Is it too late to ask? Or too early? Or…

“What Are You Doing New Year’s Eve” by Frank Loesser, sung by Barbra Streisand:

Video posted by ChristmasCottage’s channel

According to the Songfacts blog, this is the second most popular song for the end of the year, and it is “the kind of ballad that is usually sung in a melancholy tone because the singer instinctively knows the answer (you’re probably busy).” Fits.

So let’s undercut the melancholy with this playful version sung by Zooey Deschanel and Joseph Gordon-Levitt:

Video by HelloGiggles/Zooey Deschanel

Maybe it’s that they’re clearly having so much fun, or maybe it’s that it’s a duet, but one way or another, that doesn’t sound sad or wistful to me at all–they sound like the answer they’re expecting is, “Spending it with you, you idiot!”

Deschanel is wrong about one thing, though–the original isn’t by Nancy Wilson, whose recording of the song came out in 1965. The song was written by Frank Loesser (about whom I have already written this year) in 1947 as an independent song,

(Which leads me to believe that Gordon-Levitt has a penchant for Loesser’s music–which is not a complaint, just an observation!)

and it was first recorded by The Orioles a couple of years later.

Continue reading “Is it too late to ask? Or too early? Or…”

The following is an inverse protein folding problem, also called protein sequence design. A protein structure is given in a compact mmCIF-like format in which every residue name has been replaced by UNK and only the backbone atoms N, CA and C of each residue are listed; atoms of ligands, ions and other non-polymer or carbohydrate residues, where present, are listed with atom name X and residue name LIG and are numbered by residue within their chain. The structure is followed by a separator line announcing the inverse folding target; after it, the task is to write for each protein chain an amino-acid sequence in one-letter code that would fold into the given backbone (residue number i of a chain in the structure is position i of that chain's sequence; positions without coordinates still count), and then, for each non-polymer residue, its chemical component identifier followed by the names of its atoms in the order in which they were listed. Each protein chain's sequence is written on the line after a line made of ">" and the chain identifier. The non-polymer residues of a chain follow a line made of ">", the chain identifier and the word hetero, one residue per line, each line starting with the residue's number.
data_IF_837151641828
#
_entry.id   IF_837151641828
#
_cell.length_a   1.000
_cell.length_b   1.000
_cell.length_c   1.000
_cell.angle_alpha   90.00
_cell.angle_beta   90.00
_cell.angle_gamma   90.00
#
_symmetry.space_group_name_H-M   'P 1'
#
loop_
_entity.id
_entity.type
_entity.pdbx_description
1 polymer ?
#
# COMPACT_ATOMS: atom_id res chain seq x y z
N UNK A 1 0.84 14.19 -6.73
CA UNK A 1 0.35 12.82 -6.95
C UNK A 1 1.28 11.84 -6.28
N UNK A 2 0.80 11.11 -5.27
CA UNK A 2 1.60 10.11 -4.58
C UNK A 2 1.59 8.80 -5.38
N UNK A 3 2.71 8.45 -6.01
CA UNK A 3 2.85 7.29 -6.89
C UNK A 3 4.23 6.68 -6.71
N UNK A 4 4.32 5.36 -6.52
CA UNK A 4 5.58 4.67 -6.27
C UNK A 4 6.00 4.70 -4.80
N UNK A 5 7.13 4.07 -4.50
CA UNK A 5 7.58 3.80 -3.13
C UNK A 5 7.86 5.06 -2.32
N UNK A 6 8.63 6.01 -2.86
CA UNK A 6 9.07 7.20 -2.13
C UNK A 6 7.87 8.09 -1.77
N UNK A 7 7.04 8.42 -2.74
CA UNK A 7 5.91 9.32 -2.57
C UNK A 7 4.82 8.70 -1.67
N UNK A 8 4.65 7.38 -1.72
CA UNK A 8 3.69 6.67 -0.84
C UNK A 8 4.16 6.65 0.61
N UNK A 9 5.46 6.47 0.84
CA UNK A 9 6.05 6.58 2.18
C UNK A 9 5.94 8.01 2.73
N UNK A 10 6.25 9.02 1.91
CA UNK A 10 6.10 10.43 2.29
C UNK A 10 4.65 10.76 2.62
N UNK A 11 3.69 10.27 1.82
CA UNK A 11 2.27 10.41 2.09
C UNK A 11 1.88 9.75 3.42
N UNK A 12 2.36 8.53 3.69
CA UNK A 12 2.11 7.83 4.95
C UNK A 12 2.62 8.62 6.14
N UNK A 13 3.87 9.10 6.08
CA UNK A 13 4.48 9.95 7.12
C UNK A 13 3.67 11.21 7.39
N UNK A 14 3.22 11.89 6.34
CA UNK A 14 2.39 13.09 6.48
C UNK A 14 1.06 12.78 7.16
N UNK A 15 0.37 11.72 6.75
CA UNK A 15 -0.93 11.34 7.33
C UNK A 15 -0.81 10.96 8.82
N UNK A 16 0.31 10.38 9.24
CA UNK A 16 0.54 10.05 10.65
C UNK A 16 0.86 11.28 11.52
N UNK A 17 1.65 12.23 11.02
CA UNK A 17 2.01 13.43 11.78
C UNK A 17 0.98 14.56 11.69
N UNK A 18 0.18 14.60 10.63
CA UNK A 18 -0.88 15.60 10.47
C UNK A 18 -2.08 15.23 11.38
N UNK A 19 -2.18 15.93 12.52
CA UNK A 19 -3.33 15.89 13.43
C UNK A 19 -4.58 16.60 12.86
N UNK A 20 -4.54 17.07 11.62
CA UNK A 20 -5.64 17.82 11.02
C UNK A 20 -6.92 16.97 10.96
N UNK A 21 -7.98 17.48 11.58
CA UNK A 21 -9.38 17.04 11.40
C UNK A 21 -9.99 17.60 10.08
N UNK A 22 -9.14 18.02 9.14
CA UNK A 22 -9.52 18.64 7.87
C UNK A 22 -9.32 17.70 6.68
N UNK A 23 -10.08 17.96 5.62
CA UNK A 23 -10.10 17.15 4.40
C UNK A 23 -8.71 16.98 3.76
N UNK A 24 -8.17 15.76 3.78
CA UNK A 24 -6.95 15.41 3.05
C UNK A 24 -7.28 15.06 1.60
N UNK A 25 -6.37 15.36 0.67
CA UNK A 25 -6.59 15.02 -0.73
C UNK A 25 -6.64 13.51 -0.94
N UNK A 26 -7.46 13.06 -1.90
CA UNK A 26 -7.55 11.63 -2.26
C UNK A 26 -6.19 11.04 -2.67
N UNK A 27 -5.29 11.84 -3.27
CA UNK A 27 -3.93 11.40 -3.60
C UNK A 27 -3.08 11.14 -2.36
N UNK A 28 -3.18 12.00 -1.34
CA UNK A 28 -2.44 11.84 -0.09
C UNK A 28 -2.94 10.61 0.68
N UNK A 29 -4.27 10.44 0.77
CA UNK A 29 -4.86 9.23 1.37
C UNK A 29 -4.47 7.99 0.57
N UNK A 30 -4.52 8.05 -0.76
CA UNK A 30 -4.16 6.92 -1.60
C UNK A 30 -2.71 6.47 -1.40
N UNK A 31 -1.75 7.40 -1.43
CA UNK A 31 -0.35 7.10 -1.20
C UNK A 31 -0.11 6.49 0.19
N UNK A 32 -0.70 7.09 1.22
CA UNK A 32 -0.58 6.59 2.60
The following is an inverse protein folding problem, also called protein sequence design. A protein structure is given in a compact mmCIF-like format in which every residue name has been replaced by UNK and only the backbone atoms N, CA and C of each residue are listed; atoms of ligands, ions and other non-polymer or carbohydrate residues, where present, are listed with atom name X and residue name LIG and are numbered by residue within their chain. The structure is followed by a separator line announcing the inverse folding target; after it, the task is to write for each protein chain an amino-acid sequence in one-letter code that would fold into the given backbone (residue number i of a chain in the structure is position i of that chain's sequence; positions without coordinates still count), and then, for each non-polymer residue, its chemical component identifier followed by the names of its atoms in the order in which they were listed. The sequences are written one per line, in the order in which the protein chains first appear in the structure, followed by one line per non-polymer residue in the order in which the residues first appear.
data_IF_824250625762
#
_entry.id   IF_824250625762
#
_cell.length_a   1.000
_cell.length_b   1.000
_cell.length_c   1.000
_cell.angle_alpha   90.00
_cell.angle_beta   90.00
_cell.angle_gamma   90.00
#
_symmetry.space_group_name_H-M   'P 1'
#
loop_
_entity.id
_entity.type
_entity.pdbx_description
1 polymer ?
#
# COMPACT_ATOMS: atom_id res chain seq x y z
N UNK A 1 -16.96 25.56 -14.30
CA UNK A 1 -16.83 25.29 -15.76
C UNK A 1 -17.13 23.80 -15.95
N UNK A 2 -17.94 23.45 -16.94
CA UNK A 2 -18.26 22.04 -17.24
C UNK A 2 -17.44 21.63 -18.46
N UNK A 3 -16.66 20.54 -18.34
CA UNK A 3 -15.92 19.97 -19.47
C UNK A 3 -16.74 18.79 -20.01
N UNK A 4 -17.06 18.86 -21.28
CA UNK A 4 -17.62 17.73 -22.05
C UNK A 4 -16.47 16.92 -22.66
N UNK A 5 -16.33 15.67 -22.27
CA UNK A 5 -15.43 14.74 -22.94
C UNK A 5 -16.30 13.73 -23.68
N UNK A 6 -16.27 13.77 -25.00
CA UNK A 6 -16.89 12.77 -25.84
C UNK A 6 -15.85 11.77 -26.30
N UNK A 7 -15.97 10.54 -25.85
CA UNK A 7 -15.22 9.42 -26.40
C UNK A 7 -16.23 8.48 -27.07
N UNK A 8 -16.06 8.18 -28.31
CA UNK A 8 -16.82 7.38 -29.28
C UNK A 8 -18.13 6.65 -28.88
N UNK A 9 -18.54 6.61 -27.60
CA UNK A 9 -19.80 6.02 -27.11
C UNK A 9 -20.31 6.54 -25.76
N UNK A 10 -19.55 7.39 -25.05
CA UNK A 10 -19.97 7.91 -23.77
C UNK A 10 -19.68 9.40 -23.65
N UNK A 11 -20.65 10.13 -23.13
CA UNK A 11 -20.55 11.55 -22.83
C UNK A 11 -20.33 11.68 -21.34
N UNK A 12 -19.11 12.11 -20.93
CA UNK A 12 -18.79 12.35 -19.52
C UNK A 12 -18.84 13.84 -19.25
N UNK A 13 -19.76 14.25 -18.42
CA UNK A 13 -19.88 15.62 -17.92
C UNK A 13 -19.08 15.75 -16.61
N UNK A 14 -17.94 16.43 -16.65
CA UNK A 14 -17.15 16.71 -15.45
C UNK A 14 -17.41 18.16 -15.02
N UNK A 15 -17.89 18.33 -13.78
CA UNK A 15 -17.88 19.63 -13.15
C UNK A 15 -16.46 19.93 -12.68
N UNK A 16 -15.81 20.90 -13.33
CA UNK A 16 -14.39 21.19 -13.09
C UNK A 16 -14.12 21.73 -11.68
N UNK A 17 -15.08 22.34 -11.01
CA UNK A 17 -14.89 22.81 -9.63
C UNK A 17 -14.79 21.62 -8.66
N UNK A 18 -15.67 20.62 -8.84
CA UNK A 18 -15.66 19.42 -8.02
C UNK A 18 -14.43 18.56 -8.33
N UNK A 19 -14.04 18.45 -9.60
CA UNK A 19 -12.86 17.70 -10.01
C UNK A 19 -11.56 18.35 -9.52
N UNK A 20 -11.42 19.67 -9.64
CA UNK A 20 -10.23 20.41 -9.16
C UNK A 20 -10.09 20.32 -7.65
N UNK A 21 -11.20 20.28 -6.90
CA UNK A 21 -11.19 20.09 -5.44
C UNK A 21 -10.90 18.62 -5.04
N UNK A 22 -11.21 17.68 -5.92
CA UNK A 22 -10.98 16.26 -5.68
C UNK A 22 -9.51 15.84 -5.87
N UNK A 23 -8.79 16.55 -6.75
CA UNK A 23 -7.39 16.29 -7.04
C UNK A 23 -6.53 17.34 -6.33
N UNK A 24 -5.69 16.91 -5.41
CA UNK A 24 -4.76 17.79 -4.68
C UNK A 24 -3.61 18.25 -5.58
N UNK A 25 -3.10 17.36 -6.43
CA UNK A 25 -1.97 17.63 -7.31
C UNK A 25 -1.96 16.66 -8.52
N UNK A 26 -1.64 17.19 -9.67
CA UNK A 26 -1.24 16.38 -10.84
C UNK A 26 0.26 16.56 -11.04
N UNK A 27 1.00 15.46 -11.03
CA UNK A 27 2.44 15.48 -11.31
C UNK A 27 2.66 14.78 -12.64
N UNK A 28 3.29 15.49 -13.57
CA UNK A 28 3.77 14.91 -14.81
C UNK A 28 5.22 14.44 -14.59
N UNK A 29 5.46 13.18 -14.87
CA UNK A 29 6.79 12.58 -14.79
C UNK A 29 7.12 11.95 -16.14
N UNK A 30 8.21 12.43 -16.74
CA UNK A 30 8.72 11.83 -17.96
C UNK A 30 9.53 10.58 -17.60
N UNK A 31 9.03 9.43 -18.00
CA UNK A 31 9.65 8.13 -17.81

Happy first night of Chanukah!


In honor of which, I bring you two–yes, two!–Chanukah songs.

The first is “Candlelight,” sung by the Maccabeats:

Video by Uri Westrich

In case you were wondering about the lines in “Candlelight” that run:

We say “ma’oz tzur”
Oh, yeah, for all eight nights,

that is my second song, a very traditional Chanukah song.

“Ma’oz Tzur,” sung by students of Israel’s Technion*:

Video by Technion

Continue reading “Happy first night of Chanukah!”

May your days be merry and bright

We’re a bit short on snow in my part of the world right now, which is not unusual–it’s still on the early side for the white stuff. Of course, the following song‘s rarely-performed opening verse begins “The sun is shining, the grass is green.”

“White Christmas” by Irving Berlin, sung by The Three Tenors:

Video posted by congodfather. (I think the best bit is when the children’s choir joins in.)

Or, if you prefer, a 2008 cover by Jason:

Video posted by dare2dreamJC